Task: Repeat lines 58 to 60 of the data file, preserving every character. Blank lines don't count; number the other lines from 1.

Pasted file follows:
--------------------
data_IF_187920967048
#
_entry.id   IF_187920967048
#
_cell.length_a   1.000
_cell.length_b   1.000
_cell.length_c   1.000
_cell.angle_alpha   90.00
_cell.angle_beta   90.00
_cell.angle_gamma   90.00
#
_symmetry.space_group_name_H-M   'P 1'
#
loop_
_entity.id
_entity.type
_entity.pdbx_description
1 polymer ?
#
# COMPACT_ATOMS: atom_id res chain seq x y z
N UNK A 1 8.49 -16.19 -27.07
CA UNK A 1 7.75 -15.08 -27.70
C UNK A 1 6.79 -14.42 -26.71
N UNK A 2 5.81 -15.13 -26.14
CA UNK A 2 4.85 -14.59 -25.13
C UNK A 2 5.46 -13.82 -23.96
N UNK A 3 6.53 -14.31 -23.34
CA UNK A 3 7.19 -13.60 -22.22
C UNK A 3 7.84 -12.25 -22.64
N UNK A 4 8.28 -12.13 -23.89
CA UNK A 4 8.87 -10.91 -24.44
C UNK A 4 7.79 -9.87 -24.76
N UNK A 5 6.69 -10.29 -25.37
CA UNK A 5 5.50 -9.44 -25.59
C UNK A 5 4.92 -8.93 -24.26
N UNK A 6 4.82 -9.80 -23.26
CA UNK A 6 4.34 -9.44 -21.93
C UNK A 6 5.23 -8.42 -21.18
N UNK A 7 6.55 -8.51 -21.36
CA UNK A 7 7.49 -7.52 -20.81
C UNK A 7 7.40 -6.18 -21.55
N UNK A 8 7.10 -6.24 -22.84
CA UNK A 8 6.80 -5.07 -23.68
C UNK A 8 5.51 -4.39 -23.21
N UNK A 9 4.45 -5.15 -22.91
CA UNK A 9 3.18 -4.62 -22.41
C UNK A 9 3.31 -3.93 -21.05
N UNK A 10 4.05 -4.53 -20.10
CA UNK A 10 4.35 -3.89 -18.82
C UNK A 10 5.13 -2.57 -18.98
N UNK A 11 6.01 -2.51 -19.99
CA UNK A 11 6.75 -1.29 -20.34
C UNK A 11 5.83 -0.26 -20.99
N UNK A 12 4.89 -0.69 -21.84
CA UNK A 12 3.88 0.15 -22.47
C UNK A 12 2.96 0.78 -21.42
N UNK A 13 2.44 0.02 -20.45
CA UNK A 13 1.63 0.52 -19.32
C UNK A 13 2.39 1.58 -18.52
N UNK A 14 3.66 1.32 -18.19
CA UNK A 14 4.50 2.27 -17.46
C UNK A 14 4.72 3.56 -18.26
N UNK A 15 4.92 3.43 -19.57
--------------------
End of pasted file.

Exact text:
CA UNK A 13 1.63 0.52 -19.32
C UNK A 13 2.39 1.58 -18.52
N UNK A 14 3.66 1.32 -18.19